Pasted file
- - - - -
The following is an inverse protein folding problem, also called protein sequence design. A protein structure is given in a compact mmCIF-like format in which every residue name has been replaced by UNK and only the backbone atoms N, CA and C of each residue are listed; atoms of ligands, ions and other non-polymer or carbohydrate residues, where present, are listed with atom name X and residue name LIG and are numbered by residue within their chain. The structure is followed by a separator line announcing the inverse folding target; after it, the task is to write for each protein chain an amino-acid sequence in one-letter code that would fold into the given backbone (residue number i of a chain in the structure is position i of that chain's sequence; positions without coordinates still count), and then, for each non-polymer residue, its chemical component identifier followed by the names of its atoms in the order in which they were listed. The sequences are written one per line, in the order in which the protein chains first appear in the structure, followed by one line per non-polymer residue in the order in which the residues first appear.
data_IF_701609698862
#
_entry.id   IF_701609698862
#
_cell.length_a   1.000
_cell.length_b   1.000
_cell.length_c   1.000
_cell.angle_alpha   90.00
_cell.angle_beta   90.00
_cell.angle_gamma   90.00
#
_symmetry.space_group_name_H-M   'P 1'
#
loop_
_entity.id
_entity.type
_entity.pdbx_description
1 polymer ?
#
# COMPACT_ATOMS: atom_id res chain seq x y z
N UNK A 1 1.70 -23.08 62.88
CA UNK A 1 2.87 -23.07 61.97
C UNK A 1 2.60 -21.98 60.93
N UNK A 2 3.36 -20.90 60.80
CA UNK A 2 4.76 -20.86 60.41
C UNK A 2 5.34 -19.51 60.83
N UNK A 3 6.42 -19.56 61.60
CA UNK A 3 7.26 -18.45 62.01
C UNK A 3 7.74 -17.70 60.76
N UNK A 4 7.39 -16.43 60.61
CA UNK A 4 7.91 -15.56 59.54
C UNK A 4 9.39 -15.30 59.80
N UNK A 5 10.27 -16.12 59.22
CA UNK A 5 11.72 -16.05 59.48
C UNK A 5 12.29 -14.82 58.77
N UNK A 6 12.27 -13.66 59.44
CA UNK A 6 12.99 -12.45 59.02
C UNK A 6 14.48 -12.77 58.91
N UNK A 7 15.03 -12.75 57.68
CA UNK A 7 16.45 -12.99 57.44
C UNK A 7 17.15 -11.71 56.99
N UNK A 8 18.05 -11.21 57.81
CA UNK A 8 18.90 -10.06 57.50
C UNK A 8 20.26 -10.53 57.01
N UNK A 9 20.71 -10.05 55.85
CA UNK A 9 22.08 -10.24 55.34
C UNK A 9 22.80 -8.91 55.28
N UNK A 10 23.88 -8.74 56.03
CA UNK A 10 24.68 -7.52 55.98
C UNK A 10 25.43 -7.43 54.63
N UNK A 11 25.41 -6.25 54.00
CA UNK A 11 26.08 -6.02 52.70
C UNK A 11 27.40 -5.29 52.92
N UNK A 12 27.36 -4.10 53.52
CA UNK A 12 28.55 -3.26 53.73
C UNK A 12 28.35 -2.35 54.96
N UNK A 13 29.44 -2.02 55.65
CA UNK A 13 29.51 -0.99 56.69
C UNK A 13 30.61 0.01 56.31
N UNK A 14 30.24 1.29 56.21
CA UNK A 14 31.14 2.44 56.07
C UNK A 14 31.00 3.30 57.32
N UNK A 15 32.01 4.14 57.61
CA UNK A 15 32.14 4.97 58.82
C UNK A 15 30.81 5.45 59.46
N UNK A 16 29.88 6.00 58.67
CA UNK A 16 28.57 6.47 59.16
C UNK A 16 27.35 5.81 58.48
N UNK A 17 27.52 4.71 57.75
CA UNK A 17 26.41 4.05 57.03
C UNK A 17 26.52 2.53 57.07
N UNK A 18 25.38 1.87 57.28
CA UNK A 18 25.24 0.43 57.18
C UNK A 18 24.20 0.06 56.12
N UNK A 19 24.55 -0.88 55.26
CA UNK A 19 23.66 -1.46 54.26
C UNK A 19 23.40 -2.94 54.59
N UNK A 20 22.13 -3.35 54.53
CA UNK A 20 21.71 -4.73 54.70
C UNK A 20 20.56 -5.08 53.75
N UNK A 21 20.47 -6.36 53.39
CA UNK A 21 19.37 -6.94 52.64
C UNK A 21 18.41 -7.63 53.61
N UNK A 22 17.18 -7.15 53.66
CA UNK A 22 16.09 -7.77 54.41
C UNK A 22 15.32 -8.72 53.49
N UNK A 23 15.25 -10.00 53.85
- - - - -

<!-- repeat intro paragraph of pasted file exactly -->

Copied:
The following is an inverse protein folding problem, also called protein sequence design. A protein structure is given in a compact mmCIF-like format in which every residue name has been replaced by UNK and only the backbone atoms N, CA and C of each residue are listed; atoms of ligands, ions and other non-polymer or carbohydrate residues, where present, are listed with atom name X and residue name LIG and are numbered by residue within their chain. The structure is followed by a separator line announcing the inverse folding target; after it, the task is to write for each protein chain an amino-acid sequence in one-letter code that would fold into the given backbone (residue number i of a chain in the structure is position i of that chain's sequence; positions without coordinates still count), and then, for each non-polymer residue, its chemical component identifier followed by the names of its atoms in the order in which they were listed. The sequences are written one per line, in the order in which the protein chains first appear in the structure, followed by one line per non-polymer residue in the order in which the residues first appear.